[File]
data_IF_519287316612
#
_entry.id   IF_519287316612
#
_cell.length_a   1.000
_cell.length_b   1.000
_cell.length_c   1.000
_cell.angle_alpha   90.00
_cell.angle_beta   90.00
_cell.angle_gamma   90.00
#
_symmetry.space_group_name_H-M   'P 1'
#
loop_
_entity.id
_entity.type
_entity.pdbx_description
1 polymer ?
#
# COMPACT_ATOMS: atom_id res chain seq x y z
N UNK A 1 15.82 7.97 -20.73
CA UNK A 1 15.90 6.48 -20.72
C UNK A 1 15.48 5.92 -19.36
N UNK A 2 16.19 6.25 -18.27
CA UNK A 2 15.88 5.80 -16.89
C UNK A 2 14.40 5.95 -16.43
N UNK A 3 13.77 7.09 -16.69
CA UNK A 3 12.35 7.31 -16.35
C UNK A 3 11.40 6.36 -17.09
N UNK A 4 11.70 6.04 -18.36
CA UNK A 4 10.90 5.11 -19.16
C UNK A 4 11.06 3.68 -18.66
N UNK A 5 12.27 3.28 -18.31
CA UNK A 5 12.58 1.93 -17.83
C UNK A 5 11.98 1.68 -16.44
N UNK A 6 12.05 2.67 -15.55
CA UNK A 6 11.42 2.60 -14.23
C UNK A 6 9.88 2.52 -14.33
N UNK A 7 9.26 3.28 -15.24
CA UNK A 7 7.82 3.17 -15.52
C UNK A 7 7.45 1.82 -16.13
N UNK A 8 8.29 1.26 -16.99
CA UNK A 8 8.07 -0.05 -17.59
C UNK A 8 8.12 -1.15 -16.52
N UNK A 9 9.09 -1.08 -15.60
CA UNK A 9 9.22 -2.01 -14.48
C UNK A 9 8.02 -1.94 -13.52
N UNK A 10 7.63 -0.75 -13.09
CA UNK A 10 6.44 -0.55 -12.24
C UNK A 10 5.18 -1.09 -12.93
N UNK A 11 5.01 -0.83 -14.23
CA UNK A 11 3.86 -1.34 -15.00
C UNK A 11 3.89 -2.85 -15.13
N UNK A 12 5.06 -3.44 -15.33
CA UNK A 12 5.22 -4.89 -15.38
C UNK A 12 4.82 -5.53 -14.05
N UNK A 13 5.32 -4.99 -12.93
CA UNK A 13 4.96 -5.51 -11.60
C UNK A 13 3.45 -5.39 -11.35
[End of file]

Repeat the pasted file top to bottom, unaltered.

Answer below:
data_IF_519287316612
#
_entry.id   IF_519287316612
#
_cell.length_a   1.000
_cell.length_b   1.000
_cell.length_c   1.000
_cell.angle_alpha   90.00
_cell.angle_beta   90.00
_cell.angle_gamma   90.00
#
_symmetry.space_group_name_H-M   'P 1'
#
loop_
_entity.id
_entity.type
_entity.pdbx_description
1 polymer ?
#
# COMPACT_ATOMS: atom_id res chain seq x y z
N UNK A 1 15.82 7.97 -20.73
CA UNK A 1 15.90 6.48 -20.72
C UNK A 1 15.48 5.92 -19.36
N UNK A 2 16.19 6.25 -18.27
CA UNK A 2 15.88 5.80 -16.89
C UNK A 2 14.40 5.95 -16.43
N UNK A 3 13.77 7.09 -16.69
CA UNK A 3 12.35 7.31 -16.35
C UNK A 3 11.40 6.36 -17.09
N UNK A 4 11.70 6.04 -18.36
CA UNK A 4 10.90 5.11 -19.16
C UNK A 4 11.06 3.68 -18.66
N UNK A 5 12.27 3.28 -18.31
CA UNK A 5 12.58 1.93 -17.83
C UNK A 5 11.98 1.68 -16.44
N UNK A 6 12.05 2.67 -15.55
CA UNK A 6 11.42 2.60 -14.23
C UNK A 6 9.88 2.52 -14.33
N UNK A 7 9.26 3.28 -15.24
CA UNK A 7 7.82 3.17 -15.52
C UNK A 7 7.45 1.82 -16.13
N UNK A 8 8.29 1.26 -16.99
CA UNK A 8 8.07 -0.05 -17.59
C UNK A 8 8.12 -1.15 -16.52
N UNK A 9 9.09 -1.08 -15.60
CA UNK A 9 9.22 -2.01 -14.48
C UNK A 9 8.02 -1.94 -13.52
N UNK A 10 7.63 -0.75 -13.09
CA UNK A 10 6.44 -0.55 -12.24
C UNK A 10 5.18 -1.09 -12.93
N UNK A 11 5.01 -0.83 -14.23
CA UNK A 11 3.86 -1.34 -15.00
C UNK A 11 3.89 -2.85 -15.13
N UNK A 12 5.06 -3.44 -15.33
CA UNK A 12 5.22 -4.89 -15.38
C UNK A 12 4.82 -5.53 -14.05
N UNK A 13 5.32 -4.99 -12.93
CA UNK A 13 4.96 -5.51 -11.60
C UNK A 13 3.45 -5.39 -11.35